RaeQuan Battle and his West Virginia teammates celebrated on the court amidst a swarm of students as John Denver’s “Take Me Home, Country Roads” blared over the WVU Coliseum sound system.
Battle’s 23 points and nine rebounds led West Virginia to a stunning 91-85 upset win over No. 3 Kansas Saturday.
“Surreal moment, man,” he said after the game. “Doesn’t happen to very many people, especially in the college world. It’s hard to win games like that.”
Just two months ago, Battle wondered if NCAA rules would prevent him from having that kind of special moment this season.
Battle is the first person from the Tulalip Reservation in Washington state to play Division I basketball. He played his first two college seasons at Washington but struggled to focus as issues at home affected him, so he transferred to Montana State. He had two strong seasons there before his coach, Danny Sprinkle, left to become head coach at Utah State.
An athlete usually can transfer without penalty after a coaching change, but if there has been at least one previous Division I transfer, he or she must sit out a year at the new home.
Battle knew the rules, but felt he needed basketball as part of a comprehensive process to improve his mental health. He said he has lost “countless people” to drugs, alcohol and COVID-19 over the years. He fought through the pressure of being a local player representing his tribe at Washington, then lost Sprinkle at Montana State — someone he saw as a “personal therapist.”
He felt West Virginia had the proper support system to help him flourish personally and academically. Interim West Virginia coach Josh Eilert lived on the Pine Ridge Indian Reservation in South Dakota for two years as a child, so Battle felt a connection.
Battle transferred with hopes that the NCAA would understand his plight, but his appeals were denied twice.
Last month, a federal judge in West Virginia issued a temporary restraining order against the NCAA, giving multiple-transfer athletes a 14-day window to compete. The judge later extended the order through the spring season, meaning Battle could play the rest of the season.
“I feel like it was all meant to be, especially me coming here,” Battle said. “People ask if I regret coming here. I know I never thought of regret. But, you know, there’s a lot of stuff that came with it. A lot of good things, a lot of bad things. But, you know. God’s plan.”
The ruling also helped players such as his teammate, Noah Farrakhan, UT-Arlington guard Phillip Russell, Utah guard Deivon Smith, Cincinnati forward Jamille Reynolds and BYU freshman forward Marcus Adams.
Battle spoke before the judge and called it one of the most uncomfortable experiences of his life.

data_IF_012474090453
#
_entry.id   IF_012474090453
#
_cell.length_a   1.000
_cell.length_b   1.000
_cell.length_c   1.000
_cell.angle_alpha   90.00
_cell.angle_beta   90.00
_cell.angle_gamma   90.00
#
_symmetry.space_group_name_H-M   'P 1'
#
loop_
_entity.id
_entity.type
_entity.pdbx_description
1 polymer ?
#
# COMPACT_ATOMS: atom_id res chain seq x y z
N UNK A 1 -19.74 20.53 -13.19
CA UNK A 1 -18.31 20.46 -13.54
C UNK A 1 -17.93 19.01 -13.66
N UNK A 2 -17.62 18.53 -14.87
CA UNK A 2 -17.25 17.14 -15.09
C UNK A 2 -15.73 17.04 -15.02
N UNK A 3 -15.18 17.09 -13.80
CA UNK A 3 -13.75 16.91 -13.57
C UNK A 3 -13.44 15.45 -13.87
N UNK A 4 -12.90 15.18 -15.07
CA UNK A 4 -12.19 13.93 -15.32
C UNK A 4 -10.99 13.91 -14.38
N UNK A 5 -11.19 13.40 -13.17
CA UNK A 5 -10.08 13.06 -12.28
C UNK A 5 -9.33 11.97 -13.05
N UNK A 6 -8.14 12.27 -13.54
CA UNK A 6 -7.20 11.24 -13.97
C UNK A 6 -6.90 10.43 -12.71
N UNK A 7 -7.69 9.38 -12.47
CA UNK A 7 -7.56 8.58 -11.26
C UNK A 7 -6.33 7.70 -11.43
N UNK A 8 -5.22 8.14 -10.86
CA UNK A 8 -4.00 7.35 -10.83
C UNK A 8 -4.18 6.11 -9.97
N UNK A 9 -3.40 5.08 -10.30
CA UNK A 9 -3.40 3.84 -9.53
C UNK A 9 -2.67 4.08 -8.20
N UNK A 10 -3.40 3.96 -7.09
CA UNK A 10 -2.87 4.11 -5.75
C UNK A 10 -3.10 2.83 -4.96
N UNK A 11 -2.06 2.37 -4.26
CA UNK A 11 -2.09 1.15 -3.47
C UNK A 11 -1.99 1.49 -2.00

“I was sweating,” he said. “I don’t sweat from my armpits like that, but I was sweating a lot. And then after, I was feeling uneasy and that day after the trial was when I threw up. I feel like that was a lot of stress and anxiety just releasing itself from my body.”
The pressure was so intense that he missed the first game he was eligible to play due to an illness he believes was brought on by stress. After four days of being sick and losing 10 pounds, it was time to deliver.
“I took the NCAA on head on, pretty much,” he said. “I went to court against the NCAA. So now whoever was paying attention to my case is watching me to see what I do.”
He scored 29 points in a loss to Radford in his first game back, then followed that with 29 in a win over Toledo. He is averaging 17.9 points through nine games.
Eilert sees the difference in Battle’s mental health since the ruling.
“It’s meant the world to him that he can just compete in the game he loves and compete with the lights on, not just in practice,” Eilert said. “Rae needs that. He certainly needs that competitive fire. He needs to fuel that each and every day. And the game of basketball is where he gets his happiness. It’s meant the world to him.”
Russell is one of the more notable players the ruling helped. He sat out the first month of the season after his waiver request that was denied had already taken a big toll on him and his family.
The junior erupted for 28 points in his debut on Dec. 16 against Air Force. He followed that up with 18 points and seven assists against Texas Tech.
After five games, Russell missed the next three with an ankle injury, then returned to score 24 points against UT Rio Grande Valley. Russell, who started his career at Saint Louis and played at Southeast Missouri State the past two seasons, has one more season of eligibility left.
“This opportunity, I’m a step closer to my dream. My dream is to play in the NBA,” he said. “It gave me a chance to prove myself and also to prove the doubters wrong.”
AP Sports Writer John Raby in Morgantown, West Virginia contributed to this report.
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